Historically and Biblically, the family is the central institution in law and in society. Although we do not think of the family normally as a lawmaking body, the family is nonetheless the basic lawmaking body in all history. Every point of power and authority is also a point of law, and, historically, family law has been the basic law of mankind. In any society or institution, there are basic rules of conduct, and these rules of conduct constitute its law structure.
The family is man’s basic lawmaking body because of a variety of reasons, but certainly one of the first of these is the fact that it is the first place man, as a child, encounters law, rules of conduct, and his idea of law is shaped and defined to a great degree by the family. Life is seen through a law structure which the family gives to the child, and this law structure defines life for the child.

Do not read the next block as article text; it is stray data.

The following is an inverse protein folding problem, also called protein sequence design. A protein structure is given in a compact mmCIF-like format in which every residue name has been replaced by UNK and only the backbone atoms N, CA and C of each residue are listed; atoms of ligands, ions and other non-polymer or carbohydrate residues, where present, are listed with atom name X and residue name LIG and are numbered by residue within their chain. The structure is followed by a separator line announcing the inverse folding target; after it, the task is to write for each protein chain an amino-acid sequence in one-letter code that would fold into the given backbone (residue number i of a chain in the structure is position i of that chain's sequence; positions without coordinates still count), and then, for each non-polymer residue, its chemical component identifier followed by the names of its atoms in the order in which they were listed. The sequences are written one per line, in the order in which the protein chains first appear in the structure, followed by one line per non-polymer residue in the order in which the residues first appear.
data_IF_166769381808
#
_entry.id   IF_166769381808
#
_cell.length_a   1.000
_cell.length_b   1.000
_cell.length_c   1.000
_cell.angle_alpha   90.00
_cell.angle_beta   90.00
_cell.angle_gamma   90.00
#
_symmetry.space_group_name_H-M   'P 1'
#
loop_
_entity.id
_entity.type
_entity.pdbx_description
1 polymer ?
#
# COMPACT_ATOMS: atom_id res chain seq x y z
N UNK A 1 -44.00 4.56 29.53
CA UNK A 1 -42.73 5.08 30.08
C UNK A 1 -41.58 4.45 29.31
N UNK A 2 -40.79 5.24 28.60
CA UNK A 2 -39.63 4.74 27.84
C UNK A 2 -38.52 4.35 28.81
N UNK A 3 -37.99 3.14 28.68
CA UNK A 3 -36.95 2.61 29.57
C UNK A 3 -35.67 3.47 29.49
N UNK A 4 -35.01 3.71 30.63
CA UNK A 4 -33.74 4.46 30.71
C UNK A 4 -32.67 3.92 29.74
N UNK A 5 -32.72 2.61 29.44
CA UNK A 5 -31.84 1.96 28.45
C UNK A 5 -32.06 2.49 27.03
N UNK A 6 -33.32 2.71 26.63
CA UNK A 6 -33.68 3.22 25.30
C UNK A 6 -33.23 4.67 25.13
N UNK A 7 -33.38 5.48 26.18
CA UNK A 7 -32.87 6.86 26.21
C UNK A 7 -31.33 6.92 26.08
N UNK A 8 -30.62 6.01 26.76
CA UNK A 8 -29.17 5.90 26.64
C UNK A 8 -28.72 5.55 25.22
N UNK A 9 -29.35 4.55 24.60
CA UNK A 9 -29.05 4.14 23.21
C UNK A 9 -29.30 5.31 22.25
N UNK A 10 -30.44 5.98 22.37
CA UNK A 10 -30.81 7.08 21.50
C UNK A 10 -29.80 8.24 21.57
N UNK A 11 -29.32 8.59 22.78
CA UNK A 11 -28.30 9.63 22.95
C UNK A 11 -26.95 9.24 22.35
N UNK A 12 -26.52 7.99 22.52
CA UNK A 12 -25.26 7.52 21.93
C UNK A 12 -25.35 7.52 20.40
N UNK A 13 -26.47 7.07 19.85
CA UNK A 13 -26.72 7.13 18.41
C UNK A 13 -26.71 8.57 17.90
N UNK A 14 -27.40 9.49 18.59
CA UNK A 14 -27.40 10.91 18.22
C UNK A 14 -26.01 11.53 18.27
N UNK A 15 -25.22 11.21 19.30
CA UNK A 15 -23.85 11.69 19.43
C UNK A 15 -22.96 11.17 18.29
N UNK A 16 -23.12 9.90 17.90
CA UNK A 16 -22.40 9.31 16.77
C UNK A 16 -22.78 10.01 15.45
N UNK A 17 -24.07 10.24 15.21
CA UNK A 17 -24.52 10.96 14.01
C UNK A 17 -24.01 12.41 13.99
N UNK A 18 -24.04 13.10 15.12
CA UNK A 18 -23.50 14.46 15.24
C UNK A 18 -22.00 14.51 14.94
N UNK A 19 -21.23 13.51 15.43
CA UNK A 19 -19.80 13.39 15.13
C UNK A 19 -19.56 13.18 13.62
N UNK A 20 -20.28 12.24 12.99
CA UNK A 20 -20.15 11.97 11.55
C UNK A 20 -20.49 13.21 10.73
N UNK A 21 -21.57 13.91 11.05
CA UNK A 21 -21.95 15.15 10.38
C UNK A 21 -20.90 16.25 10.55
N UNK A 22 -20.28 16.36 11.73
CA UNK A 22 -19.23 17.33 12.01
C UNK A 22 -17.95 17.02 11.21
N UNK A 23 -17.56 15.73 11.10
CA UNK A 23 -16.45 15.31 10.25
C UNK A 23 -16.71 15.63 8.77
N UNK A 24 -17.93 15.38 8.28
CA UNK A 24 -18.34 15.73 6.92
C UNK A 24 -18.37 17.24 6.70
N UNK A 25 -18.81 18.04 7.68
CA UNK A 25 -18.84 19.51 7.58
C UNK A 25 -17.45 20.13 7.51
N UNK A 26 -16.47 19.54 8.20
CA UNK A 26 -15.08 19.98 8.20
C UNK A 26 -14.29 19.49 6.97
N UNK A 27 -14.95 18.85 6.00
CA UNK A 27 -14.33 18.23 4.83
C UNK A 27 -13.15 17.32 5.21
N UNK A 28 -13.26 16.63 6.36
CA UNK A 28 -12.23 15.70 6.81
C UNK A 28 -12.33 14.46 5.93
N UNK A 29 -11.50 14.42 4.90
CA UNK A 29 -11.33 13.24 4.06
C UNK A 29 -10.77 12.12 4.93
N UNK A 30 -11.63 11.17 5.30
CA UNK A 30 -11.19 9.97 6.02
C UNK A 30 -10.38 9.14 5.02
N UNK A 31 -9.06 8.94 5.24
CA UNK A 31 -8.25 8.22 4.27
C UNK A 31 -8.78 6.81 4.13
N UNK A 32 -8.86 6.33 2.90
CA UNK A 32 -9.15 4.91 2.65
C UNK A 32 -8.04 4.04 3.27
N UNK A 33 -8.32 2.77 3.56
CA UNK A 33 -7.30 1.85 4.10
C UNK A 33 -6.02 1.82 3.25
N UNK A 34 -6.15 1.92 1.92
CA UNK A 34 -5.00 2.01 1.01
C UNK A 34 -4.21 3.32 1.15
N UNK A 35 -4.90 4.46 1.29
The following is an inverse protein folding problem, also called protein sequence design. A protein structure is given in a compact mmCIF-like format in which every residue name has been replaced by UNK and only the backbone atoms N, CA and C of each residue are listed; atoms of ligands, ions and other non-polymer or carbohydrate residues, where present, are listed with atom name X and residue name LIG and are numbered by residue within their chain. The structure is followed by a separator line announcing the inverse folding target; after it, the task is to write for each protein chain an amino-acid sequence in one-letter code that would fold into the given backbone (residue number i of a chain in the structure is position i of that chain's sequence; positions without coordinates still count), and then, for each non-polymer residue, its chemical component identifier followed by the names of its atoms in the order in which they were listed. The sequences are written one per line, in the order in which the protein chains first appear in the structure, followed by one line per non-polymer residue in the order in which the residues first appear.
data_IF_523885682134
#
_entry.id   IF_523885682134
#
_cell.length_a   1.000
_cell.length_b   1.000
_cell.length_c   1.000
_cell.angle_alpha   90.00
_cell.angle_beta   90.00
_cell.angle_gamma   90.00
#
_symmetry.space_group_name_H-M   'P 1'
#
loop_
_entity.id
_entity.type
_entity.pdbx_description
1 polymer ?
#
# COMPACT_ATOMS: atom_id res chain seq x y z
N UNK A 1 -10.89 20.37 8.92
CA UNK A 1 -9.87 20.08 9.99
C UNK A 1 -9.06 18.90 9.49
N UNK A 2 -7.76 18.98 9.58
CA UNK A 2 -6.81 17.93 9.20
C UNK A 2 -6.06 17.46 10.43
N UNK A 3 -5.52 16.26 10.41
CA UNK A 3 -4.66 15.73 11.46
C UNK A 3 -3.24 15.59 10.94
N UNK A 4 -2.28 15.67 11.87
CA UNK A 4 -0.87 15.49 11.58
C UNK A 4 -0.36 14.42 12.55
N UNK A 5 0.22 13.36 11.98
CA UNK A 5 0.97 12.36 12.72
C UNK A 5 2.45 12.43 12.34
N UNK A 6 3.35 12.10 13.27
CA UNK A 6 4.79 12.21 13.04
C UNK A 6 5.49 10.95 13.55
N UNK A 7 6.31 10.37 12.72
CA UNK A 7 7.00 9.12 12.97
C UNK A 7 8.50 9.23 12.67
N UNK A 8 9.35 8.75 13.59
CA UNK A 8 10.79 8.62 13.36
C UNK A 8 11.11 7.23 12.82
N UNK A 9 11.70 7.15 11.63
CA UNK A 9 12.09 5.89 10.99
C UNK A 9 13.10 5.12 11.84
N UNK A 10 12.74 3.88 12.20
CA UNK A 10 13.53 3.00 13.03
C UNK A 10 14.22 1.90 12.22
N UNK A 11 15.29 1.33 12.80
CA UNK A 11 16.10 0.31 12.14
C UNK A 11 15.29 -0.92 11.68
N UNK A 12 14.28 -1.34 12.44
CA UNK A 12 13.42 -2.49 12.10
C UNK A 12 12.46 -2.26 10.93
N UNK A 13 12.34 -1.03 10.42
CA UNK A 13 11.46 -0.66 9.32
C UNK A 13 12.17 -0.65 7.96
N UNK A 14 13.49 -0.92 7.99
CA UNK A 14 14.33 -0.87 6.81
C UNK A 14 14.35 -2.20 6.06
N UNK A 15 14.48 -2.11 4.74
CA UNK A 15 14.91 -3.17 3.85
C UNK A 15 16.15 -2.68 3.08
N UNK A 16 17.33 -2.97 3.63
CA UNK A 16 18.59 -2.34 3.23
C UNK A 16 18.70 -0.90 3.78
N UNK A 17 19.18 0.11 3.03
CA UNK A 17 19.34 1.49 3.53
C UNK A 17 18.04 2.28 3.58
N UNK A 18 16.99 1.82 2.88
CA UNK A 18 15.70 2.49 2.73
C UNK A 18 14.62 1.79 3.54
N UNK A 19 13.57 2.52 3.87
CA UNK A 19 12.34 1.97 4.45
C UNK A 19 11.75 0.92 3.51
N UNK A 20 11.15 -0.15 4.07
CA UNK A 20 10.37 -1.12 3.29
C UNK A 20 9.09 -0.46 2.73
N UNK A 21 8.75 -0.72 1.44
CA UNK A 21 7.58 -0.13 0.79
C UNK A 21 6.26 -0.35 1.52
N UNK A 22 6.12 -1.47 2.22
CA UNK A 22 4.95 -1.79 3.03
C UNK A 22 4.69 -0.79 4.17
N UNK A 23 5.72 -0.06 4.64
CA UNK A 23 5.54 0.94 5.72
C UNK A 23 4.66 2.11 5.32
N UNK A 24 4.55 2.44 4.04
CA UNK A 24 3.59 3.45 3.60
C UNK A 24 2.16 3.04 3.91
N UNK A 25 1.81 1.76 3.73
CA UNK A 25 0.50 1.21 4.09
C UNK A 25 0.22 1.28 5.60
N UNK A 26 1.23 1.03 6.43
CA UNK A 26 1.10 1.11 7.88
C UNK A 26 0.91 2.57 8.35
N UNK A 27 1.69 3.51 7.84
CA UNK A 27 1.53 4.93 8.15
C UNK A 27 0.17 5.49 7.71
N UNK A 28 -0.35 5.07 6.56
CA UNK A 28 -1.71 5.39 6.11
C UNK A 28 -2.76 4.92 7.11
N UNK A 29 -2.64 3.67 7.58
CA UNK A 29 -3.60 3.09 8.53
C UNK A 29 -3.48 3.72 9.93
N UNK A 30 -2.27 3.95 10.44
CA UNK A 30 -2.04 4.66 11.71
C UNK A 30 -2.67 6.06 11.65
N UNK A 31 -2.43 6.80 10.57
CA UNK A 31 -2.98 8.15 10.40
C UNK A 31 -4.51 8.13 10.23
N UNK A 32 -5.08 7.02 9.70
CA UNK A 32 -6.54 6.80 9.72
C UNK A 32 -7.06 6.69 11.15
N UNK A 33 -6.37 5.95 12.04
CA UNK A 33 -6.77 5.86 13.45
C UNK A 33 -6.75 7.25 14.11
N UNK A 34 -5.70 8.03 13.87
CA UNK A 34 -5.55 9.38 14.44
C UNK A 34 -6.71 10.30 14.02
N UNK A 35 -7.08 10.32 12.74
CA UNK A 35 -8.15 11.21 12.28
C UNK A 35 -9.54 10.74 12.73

But this is not all. The child’s attitude towards every other institution and its laws is largely shaped by the family. How the child approaches and reacts to church, school, state, and society depends greatly on his source of law, parental authority. He can face other lawmaking bodies rebelliously, or he can face them obediently. His attitude can be constructive, destructive, or indifferent, depending on his family background to a large degree. Every parent daily is a lawmaking person, a focal point of law enforcement, and the delinquency of parents in this respect is their delinquency before God, their Lord and sovereign.
R. J. Rushdoony, Law & Liberty (Vallecito, CA: Ross House Books, 1984), 78.